Thinking of selling? Here are a few hints and tips.
Since modern buyers can look up how much you paid for your property you will need to convince them that you have added value through improvements, or that prices generally have gone up. Don’t imagine that simply because you have done lots of work you will automatically get it back as added value. There is a “value ceiling” set by neighbourhood average property values and no matter how much you have spent improving your property it may not exceed this ceiling. Work which adds space such as a loft conversion will almost certainly add value, but cosmetic work such as a new bathroom may not add value although it may make your property easier to sell. An en-suite bathroom can add 5% to the property’s value but don’t do it at the expense of a double bedroom as this will devalue your property. The number and size of bedrooms is still the preferred indicator of property size and therefore of value for most people.
Maximise the space you have on show. No matter how big or small your property is it’s the available space that sells it.
You can maximise that feeling of space by showing more of it! Think about buyers being able to see under furniture, leaving space under beds, sofas on legs. And don’t use the space to store things – buyers will see it and think there is not enough space for their own stuff. Store excess furniture, ornaments and general ‘stuff’ out of sight, preferably in a storage warehouse. The investment will pay off; buyers will see space and will not notice the odd missing chair or side table. You can make do with what is left whilst you are selling. Don’t use the garage to store excess. Buyers will want to see the garage and won’t be fooled if they find it’s full. Using the loft for storage is what people expect – but make sure that it is well organised, as a buyer wants to see that it is useful space which can be easily accessed. Floors need to be clean and tidy to increase the sense of space. If you have a carpet, get it cleaned. If the flooring is badly scuffed or marked think about changing it. All surfaces, shelves and tops of cupboards to be kept clear. If you can’t make room for items out of sight then think about putting more into storage. No-one will notice if the toaster is missing from the worktop but they will remember there was not a lot of kitchen worktop space.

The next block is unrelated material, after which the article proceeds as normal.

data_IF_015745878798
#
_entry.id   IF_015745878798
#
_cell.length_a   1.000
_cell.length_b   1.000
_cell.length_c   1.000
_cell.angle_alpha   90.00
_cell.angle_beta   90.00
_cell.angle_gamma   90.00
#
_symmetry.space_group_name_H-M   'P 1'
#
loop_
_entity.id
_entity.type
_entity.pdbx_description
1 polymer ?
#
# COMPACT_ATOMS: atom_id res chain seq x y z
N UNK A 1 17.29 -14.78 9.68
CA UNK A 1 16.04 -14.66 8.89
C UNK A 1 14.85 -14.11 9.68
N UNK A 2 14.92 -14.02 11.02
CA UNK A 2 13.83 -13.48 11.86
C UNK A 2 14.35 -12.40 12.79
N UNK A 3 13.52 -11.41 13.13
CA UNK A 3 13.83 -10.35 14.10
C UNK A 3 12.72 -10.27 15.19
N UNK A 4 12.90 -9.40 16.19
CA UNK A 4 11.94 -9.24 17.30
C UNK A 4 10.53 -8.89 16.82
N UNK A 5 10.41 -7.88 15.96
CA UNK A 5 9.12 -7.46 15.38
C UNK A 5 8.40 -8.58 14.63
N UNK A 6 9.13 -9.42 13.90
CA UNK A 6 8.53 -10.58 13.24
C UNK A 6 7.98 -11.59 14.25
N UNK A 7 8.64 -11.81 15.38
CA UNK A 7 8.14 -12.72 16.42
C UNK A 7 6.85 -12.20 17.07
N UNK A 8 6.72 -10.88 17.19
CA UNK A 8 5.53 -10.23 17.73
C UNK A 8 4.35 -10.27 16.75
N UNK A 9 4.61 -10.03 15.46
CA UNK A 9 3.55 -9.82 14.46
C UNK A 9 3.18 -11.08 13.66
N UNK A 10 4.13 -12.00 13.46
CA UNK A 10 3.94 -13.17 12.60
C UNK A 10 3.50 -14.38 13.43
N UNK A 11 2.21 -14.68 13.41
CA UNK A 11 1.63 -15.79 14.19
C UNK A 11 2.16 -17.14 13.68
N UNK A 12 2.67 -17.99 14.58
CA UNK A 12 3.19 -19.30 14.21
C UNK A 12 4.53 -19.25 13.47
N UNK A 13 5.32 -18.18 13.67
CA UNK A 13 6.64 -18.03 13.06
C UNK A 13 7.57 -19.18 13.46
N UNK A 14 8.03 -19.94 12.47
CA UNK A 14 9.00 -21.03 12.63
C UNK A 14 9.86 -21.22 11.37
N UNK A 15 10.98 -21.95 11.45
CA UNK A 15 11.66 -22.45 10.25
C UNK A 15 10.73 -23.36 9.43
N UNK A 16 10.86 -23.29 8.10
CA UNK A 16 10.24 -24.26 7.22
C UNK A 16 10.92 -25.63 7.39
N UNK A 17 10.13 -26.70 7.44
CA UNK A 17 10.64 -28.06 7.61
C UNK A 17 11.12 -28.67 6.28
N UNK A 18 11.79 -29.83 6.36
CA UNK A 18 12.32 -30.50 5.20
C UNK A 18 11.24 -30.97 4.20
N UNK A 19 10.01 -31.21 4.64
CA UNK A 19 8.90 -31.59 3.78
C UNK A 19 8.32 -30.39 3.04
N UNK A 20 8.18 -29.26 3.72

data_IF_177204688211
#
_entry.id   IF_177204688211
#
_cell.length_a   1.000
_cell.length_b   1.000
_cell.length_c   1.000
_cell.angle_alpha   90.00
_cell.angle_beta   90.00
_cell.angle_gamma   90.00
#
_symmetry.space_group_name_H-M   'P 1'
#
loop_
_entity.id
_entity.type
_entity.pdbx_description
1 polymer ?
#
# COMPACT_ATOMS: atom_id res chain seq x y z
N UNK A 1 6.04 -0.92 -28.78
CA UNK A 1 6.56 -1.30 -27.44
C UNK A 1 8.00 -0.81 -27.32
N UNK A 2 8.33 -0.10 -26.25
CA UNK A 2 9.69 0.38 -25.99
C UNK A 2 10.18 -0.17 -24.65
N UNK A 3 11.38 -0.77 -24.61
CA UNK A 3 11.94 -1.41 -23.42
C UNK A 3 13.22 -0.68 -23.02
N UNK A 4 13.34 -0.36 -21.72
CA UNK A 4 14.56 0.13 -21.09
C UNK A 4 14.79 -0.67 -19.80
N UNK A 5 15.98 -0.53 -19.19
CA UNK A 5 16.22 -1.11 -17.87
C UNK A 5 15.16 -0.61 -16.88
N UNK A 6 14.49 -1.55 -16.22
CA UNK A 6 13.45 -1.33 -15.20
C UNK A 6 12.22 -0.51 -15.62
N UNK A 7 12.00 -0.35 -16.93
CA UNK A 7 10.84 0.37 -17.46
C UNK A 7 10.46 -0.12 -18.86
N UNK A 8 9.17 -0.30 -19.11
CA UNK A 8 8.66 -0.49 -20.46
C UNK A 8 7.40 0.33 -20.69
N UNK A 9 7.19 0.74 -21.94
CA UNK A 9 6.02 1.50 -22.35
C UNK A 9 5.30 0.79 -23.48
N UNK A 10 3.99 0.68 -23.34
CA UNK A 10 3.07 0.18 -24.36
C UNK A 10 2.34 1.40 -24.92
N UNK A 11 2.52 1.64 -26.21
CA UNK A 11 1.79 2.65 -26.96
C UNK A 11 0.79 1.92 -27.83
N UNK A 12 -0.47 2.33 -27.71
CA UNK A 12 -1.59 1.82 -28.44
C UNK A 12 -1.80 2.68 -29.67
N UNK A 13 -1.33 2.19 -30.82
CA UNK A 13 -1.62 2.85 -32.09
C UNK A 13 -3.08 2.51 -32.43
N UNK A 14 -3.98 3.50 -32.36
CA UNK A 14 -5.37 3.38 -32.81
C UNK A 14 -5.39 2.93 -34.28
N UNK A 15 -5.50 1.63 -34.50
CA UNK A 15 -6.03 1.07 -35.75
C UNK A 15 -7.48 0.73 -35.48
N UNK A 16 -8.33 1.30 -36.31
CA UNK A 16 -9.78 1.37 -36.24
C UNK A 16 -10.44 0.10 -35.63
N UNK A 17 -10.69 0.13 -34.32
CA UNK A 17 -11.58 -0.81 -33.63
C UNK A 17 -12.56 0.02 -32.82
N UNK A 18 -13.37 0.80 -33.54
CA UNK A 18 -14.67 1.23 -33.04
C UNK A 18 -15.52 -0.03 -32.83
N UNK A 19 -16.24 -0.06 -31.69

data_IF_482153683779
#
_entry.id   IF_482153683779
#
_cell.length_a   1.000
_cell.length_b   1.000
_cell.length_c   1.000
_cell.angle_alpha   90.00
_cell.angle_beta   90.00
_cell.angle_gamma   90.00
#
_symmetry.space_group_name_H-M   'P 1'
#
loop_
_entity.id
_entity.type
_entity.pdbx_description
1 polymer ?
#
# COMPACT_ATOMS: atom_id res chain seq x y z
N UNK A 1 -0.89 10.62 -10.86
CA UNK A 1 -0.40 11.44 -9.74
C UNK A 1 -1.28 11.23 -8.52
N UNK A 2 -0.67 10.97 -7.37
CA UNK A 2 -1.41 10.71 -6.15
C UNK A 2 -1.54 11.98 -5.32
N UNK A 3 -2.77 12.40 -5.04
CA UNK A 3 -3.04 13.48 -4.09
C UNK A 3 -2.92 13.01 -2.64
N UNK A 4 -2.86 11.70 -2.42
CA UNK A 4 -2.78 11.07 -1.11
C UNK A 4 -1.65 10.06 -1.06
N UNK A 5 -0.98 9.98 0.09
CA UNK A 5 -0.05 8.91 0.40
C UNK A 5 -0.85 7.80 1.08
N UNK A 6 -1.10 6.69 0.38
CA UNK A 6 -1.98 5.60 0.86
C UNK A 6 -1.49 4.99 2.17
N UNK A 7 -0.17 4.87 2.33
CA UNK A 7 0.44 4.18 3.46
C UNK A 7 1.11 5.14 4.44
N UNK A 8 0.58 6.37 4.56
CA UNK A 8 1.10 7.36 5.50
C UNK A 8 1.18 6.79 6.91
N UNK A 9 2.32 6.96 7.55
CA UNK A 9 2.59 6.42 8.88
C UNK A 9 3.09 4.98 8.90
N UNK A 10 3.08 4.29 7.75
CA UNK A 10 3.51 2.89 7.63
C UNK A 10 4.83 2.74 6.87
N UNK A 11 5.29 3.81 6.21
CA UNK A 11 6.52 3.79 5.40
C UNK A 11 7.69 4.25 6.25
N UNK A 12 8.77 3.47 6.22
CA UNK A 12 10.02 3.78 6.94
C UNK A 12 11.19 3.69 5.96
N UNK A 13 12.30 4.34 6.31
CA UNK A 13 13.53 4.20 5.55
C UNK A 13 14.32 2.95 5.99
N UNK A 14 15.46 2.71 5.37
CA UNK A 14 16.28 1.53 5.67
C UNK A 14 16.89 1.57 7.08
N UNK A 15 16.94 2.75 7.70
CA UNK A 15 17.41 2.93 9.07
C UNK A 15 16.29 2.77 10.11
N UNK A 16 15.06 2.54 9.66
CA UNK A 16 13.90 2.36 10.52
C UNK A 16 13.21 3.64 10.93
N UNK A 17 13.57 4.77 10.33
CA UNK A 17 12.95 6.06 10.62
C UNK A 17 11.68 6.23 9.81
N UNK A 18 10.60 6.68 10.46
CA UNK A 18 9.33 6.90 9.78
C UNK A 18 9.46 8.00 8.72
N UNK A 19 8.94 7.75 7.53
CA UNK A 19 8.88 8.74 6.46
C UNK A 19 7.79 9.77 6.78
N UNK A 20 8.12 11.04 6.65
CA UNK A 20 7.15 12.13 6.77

Move furniture around so that when you enter the room you see more floor space.
There is no harm in leaving out your Gucci bag so the buyer see’s the ‘sort of person’ that lives in a house like this one. If you have a home office make sure it is spotless, no bits of paper lying about and no dust on a printer that is rarely used.
Remove as much of the clutter as you can – don’t imagine that because you are selling a family home the next buyer wants to see a rooms full of children’s toys. This includes the paintings and drawings that are on display around your home, they appeal to you but may be getting in the way of a buyer seeing how they might organise and use the space.
Neutralise strong colours and decor. Orange kitchen walls may look lovely to you, but will put off more people than they attract. Magnolia might be dull, but it won’t offend anyone. The aim is to appeal to as many people as possible. Store away quirky, personal items as they might be distracting. If you are a collector put away the collection. It is personal to you and not relevant to the buyer. Restrict the number of photos on display. A few will help to give a ‘lived’ in friendly feel, but too many will clutter up the rooms.